Finally, and most significantly, Race, Ethnicity and the Cold War illuminates the persistent debate which lies at the heart of much of this new scholarship on race and the Cold War era, and which is drawn out in both Nico Slate’s introduction to the book and Michael Krenn’s foregrounding chapter: the ambiguous legacy of the Cold War for processes of racial progress, reform, and change. Again, international developments highlighted in the book’s various contributions mirror those taking place contemporaneously in the United States. For example, the Cold War era could be emancipatory and transformative, as it was at times for the African American freedom struggle, giving voice to liberation movements such as the Papuans and presenting a decisive challenge to long-held ideas of white racial supremacy, not least in the power of what Irwin calls “the postcolonial moment” (p. 33) of the late 1950s and early 1960s. Irwin demonstrates how apartheid South Africa increasingly found itself internationally isolated as African nationalists warned that racial tyranny, not Marxist-Leninism or nuclear weapons, presented the most significant challenge to global peace and security. Luis Nuno Rodrigues’s contribution on Portuguese attempts to win “hearts and minds” and pursue “progressive autonomy” (p. 119) in colonial Guinea reveals how the traditional norms of colonial governance were completely upended by the transformative impact of black liberation movements on the continent.
However, the Cold War could often limit racial reform and change, proving repressive, discriminatory, and even conducive to the persistence of white supremacy and racism. Just as Gerald Horne and Robert Korstad have shown in the postwar United States, a Cold War clampdown on labor activism and the political Left--both causes long synonymous with civil rights struggles--had destructive consequences for racial equality. This was not just an American phenomenon but a global one, notably in Panama, where Michael Donoghue shows how union organizing and attempts at racial and labor reform of United Public Workers of America (UPW) Local 713 ran aground on Cold War concerns over Soviet subversion in the Canal Zone, resulting in a Red Scare-style purge of labor unions and the restoration of racial segregation by U.S. administrators in the interests of regional “security” (p. 64). Likewise, the contributions from Rodrigues, Irwin, and Krenn each reveal how racism and notions of white supremacy demonstrated what the latter calls an “amazing resiliency” by attaching themselves to Cold War modernization theories popular amongst Western officials. These scholars show us how, in the hands of Portuguese, South African, and American policymakers, modernization theory was utilized almost as a twentieth-century equivalent of the “white man’s burden,” a justification for the persistence of white minority rule and the incorporation of apartheid South Africa into the international capitalist community.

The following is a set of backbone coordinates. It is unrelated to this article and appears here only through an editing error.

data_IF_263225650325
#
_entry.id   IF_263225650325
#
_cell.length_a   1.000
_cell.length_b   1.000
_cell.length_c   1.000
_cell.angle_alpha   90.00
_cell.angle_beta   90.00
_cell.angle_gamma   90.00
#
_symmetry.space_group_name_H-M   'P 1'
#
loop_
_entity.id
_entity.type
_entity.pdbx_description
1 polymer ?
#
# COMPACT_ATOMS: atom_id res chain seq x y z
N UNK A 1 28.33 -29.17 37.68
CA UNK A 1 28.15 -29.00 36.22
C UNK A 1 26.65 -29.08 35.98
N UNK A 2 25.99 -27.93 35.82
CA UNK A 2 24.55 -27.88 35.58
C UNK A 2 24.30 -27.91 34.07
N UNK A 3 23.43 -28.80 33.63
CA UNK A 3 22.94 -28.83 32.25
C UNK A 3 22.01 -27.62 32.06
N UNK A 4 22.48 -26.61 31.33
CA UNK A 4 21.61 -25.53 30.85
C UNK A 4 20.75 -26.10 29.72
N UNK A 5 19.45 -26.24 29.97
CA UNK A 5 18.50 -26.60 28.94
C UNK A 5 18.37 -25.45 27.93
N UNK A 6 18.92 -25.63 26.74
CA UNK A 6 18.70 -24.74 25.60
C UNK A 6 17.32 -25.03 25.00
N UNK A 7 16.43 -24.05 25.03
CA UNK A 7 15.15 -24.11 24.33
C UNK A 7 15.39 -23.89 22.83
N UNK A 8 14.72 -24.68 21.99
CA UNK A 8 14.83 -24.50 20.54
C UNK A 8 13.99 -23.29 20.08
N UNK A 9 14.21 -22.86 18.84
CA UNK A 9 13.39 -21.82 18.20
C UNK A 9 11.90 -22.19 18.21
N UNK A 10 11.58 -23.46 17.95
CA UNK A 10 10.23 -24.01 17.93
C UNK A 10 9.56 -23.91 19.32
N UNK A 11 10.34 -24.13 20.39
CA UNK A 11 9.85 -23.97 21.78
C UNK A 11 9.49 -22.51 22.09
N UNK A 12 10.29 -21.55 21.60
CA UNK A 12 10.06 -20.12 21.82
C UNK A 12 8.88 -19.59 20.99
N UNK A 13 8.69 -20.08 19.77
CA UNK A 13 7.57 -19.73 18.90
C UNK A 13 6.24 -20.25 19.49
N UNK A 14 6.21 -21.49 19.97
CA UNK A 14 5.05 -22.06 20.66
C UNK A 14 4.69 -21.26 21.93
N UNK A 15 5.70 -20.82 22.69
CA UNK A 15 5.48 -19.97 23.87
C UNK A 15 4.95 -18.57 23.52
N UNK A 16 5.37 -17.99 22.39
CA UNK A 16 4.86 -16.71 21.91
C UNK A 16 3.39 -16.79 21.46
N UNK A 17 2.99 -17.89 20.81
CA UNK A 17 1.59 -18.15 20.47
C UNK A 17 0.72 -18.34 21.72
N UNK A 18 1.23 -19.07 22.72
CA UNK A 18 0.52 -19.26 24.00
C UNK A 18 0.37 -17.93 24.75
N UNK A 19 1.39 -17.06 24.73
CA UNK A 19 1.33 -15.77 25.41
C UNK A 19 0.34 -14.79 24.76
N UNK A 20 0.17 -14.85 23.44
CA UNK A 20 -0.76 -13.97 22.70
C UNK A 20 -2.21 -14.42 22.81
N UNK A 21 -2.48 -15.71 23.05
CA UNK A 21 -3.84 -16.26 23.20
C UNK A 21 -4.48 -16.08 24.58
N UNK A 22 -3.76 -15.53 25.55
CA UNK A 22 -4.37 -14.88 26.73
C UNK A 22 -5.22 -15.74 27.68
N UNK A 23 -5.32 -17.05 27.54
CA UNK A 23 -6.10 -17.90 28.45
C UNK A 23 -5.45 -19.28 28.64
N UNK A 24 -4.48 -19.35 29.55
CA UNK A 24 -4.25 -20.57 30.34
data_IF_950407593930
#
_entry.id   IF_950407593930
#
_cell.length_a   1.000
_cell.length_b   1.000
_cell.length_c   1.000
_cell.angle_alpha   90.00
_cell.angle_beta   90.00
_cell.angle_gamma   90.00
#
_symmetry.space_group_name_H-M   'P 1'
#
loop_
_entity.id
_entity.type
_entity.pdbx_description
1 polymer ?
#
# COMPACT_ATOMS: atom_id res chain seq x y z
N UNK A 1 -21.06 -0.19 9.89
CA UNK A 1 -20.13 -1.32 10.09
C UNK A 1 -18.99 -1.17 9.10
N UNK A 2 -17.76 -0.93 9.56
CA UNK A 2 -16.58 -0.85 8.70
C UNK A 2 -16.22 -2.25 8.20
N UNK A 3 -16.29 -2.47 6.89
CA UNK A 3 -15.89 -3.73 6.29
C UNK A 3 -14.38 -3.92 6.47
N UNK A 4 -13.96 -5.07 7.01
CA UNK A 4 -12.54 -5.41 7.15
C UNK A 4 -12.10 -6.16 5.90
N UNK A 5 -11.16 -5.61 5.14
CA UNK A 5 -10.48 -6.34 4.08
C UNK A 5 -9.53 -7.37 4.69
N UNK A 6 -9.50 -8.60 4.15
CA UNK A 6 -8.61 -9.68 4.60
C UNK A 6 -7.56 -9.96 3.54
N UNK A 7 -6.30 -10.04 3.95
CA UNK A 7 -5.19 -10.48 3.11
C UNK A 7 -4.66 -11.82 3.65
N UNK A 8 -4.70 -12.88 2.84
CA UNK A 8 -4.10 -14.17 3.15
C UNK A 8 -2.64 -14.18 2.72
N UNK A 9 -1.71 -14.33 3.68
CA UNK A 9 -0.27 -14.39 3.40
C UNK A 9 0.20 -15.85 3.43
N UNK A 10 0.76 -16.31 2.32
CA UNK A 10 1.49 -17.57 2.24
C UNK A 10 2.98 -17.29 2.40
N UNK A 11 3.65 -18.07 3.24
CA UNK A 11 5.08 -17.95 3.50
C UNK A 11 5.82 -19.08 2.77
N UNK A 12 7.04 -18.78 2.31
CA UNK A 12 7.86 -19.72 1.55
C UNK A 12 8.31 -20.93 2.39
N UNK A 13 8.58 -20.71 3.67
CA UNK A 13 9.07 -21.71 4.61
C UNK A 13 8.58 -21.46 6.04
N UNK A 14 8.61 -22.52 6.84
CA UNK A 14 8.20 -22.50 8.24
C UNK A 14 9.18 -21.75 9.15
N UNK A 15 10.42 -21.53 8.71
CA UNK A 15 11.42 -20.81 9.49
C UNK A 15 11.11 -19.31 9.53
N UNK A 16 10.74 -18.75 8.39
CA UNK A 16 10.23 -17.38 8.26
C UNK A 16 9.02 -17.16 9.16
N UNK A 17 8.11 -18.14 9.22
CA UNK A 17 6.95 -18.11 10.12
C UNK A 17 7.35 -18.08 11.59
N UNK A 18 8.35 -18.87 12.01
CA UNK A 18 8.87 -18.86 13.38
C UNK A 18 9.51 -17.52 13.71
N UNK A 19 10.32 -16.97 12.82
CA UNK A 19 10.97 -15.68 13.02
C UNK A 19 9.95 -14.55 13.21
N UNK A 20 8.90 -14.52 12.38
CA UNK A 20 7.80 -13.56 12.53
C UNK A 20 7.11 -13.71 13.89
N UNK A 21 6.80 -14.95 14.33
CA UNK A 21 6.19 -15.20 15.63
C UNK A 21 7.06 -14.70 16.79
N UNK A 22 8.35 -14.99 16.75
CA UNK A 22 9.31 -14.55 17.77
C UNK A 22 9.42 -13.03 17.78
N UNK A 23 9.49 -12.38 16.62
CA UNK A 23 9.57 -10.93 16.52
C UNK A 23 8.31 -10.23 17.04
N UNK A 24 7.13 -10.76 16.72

Despite its significant achievements in broadening the scope of analysis on race and the Cold War, Muehlenbeck’s book is not without some weaknesses. The latter part of the book, which details the interplay between ethnicity and domestic and international politics, arguably lacks the coherence and conviction of earlier sections. Whilst Race, Ethnicity and the Cold War makes a strong case for the interrelationship between international diplomacy and the domestic politics of race, the studies of Greek Americans and Polish Canadians rather downplay the significance of domestic and cultural factors--notably the revival of ethnic identity politics among white European “ethnics” in North America during the 1960s and 1970s, and the shattering cultural impact of Black Power--in crystallizing the increased ethnic activism and consciousness of these groups. Likewise, outside of the chapters by Donoghue and Matusevich, the interplay between issues of race, sex, and gender receives relatively little attention in the book. As scholars such as Michelle Mart and Andrew Rotter have demonstrated, highly gendered perceptions of states and individual actors often shaped American foreign relations during the formative years of the Cold War, while anxieties over miscegenation and sexually predatory blacks often shaped its responses to diplomatic crises, notably in the Congo. Did other nations respond similarly during the Cold War?